The thing we forget is that when a child refuses to go along with his or her parent, they generally aren’t doing so in order to challenge you. Usually they are doing so because they really think they are right and you are wrong. At some point, it will often dawn on them that they are being ridiculous. Often this realization occurs right in the middle of an uncontrollable emotional breakdown. If you are using fear, anger, ridicule or contempt to try and change your child’s behavior when it occurs to the child that they may be wrong, they will believe that your mistreatment of them is due to this fundamental flaw in themselves which they too have just discovered. Thus, your child will grow up thinking that there is something fundamentally flawed and unlovable about them just because they really, really wanted to wear their right boot on their left foot.
So, we’re all human and we only have so much patience. Inevitably we’re going to lose it at some point. And your kid will be in therapy complaining about how they’ve never been able to enjoy true intimacy because of that one time you began sobbing hysterically about your wasted life when she spilled her apple juice. For the fourth time in as many minutes. It happens. But what you don’t want is your child in therapy having to be convinced by a trained professional that the way you treated them was wrong and not their fault.
It can be really hard, but when ever possible, let your kid figure out for himself that he’s wrong. Eventually, wearing shoes on the wrong feet doesn’t feel so great. Getting in trouble at school for not completing homework gets old. Refusing to share with your sister means she won’t play with you. Life has all sorts of ways of telling us we’re wrong beyond having someone more powerful than you get in your face, confront you with the evidence and demand you admit what a screw up you are.
When you lose it on occasion, apologize to your kid. Don’t blame them for your own poor behavior. Don’t pressure them into forgiveness. Just promise to do better going forward and ask if they will do the same. This is what guilty people do. This is what we want our kids to do. (Hey – remember that thing about how what we do carries more weight than what we say?)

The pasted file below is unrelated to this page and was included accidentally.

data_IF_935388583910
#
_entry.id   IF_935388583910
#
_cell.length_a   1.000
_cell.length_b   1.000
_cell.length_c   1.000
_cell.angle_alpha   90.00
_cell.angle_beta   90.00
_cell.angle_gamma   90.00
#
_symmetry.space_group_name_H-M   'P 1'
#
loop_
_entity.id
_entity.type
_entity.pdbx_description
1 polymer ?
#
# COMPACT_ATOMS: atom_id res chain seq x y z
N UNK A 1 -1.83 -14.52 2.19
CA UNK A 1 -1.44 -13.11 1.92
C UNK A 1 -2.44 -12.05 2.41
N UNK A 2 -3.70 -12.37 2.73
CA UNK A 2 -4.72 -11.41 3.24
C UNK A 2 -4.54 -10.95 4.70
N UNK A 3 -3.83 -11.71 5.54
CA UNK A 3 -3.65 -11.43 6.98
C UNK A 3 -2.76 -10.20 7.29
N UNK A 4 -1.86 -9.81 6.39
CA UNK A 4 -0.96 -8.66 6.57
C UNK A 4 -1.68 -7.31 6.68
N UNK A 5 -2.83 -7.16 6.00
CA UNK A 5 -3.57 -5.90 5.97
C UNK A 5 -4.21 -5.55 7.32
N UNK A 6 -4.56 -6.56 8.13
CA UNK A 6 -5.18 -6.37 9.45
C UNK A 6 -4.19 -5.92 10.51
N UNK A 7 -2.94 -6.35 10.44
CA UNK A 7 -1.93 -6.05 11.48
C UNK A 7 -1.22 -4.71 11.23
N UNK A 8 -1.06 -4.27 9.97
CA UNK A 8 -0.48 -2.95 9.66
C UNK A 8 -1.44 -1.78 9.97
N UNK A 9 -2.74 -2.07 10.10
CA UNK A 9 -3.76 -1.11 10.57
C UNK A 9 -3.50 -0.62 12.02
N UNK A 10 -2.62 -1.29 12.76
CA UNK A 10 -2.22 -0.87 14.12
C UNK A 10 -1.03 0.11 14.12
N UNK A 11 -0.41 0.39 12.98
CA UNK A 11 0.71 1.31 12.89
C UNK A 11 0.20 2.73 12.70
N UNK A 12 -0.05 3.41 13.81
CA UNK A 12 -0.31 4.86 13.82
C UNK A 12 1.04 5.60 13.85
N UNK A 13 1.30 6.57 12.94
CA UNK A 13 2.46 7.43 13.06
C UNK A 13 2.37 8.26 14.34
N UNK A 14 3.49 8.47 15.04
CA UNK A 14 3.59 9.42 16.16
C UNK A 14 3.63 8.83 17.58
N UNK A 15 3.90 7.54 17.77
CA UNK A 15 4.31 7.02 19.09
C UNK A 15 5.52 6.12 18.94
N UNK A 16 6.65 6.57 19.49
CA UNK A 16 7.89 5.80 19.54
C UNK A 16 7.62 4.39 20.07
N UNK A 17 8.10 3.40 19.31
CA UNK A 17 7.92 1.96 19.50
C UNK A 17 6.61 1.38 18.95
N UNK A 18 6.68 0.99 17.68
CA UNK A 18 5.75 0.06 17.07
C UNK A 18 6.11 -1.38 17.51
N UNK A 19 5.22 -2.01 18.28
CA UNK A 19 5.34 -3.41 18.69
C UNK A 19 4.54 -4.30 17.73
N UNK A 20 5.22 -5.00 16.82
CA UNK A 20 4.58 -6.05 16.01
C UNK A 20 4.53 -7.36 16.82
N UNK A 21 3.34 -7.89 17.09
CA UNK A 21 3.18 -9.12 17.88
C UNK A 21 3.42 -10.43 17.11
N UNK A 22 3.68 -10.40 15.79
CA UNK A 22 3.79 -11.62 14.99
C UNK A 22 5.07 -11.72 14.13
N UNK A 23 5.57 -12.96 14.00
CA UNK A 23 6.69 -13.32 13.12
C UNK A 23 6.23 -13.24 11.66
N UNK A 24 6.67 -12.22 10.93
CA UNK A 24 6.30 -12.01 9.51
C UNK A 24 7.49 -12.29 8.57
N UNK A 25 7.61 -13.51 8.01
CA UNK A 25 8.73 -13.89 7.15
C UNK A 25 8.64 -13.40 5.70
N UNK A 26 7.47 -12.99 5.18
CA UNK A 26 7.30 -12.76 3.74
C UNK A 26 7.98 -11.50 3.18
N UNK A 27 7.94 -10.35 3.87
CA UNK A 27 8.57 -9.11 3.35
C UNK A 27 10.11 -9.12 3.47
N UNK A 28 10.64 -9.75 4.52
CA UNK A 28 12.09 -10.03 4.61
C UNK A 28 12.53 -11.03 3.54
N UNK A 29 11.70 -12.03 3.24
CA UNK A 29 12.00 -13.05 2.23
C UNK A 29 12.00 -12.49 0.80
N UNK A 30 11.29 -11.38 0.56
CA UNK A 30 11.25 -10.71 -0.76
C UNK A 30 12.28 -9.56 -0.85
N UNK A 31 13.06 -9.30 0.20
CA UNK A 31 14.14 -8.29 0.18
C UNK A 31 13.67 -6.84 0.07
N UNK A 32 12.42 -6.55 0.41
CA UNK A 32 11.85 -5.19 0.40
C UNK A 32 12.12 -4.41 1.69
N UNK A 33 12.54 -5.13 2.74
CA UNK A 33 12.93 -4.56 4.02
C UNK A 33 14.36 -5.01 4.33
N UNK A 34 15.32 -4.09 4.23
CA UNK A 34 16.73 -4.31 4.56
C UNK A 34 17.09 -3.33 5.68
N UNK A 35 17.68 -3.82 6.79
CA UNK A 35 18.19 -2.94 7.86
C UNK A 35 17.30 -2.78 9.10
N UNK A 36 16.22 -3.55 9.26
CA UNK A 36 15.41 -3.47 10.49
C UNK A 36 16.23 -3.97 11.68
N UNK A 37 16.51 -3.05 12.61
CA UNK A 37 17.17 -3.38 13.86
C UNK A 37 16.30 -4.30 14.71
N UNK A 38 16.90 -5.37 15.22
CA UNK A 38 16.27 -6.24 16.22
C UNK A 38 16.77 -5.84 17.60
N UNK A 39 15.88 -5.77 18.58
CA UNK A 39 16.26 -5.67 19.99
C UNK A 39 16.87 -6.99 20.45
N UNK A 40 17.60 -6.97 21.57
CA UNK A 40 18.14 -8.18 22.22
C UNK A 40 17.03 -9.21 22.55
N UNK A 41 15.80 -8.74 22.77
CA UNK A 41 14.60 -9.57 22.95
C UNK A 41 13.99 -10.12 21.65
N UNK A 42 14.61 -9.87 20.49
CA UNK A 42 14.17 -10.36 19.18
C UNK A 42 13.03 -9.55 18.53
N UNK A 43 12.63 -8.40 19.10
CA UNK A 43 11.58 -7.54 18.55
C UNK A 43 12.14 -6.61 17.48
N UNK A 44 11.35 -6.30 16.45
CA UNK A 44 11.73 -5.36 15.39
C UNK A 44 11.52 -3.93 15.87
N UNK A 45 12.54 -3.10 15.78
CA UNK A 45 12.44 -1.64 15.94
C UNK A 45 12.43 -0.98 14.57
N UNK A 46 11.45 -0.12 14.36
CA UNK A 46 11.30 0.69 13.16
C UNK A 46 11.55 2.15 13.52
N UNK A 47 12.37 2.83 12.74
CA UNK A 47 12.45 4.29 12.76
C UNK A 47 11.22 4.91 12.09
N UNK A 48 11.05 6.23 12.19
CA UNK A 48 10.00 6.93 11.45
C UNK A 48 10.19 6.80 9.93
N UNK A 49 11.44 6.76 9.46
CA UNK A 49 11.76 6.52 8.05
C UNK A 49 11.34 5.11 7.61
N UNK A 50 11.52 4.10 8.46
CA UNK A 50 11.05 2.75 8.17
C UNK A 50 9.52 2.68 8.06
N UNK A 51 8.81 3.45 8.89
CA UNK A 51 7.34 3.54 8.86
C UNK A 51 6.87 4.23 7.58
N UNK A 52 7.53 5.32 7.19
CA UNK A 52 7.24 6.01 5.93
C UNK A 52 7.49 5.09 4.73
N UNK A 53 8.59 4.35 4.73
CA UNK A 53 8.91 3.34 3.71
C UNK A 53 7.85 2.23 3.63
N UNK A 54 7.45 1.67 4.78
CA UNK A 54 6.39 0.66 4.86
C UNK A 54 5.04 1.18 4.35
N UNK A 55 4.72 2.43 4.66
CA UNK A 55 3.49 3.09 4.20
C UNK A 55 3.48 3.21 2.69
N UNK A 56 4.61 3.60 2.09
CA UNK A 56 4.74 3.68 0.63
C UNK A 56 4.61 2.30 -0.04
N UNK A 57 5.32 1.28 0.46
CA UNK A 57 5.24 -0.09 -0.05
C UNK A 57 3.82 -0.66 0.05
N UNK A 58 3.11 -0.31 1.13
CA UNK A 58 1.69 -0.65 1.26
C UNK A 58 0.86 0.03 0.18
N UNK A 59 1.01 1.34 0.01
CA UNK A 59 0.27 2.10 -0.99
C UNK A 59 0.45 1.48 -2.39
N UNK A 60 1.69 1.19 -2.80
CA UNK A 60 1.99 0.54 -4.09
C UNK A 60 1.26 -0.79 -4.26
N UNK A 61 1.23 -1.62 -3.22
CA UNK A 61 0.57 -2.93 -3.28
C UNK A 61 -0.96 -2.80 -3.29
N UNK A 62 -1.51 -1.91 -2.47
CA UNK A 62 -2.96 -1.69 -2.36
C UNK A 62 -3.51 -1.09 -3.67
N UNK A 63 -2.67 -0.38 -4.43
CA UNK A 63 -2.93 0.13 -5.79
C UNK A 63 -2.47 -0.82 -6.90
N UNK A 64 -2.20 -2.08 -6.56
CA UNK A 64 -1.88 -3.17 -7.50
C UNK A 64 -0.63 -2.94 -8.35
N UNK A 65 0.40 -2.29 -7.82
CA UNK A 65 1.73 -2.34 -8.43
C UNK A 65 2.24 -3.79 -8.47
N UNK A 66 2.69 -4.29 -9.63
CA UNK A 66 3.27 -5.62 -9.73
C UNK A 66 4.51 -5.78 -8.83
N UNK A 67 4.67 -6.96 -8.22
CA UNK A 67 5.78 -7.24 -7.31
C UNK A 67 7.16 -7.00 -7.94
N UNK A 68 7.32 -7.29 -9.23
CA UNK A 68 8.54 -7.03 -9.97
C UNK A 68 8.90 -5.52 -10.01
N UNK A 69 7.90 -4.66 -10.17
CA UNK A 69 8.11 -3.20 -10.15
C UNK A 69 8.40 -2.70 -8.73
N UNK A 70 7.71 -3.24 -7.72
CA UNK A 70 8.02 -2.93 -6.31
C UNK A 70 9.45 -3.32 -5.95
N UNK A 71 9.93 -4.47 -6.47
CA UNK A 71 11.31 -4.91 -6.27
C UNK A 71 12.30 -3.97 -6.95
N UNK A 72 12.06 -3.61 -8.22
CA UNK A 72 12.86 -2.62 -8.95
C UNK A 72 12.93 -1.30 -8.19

When your kid messes up, instead of freaking out, treat it like an unfortunate event that you’re sure she is none too pleased with either. I find that using my super-amazing-super-simple discipline trick to defuse the situation before addressing the mistake helps me avoid giving in to my desire to be mean and nasty to a kid who’s giving me trouble. I’d rather not even to give myself the chance.
I’ll be honest; parenting this way is not easy. It requires me to have way more self-control, humility and patience than I want to have. But I do it because I have seen all my life the consequences of people who are prisoners of their shame. In fact, I think that the world around us makes more sense when you realize that it’s filled with shame filled people who never had a chance to learn how to be wrong in a healthy way. It’s why we’re so bad at admitting when we are wrong. Or recognizing when the world is communicating to us that we’re screwing up. Why so many people let their demons drive them to destroy themselves or others. More often than not, how people were parented through their mistakes is right at the root of so much of what is wrong with humanity.
So don’t raise people like that. Give your kids room to be wrong. Get yourself therapy if you can’t handle their mistakes and challenging behavior without resorting to anger and shame. Your kids – and humanity as a whole, really – cannot afford for you to pass your shame down to them.
Now if you’ll excuse my, I have a 9 year old daughter who is in need of some assistance in learning to be wrong . . . .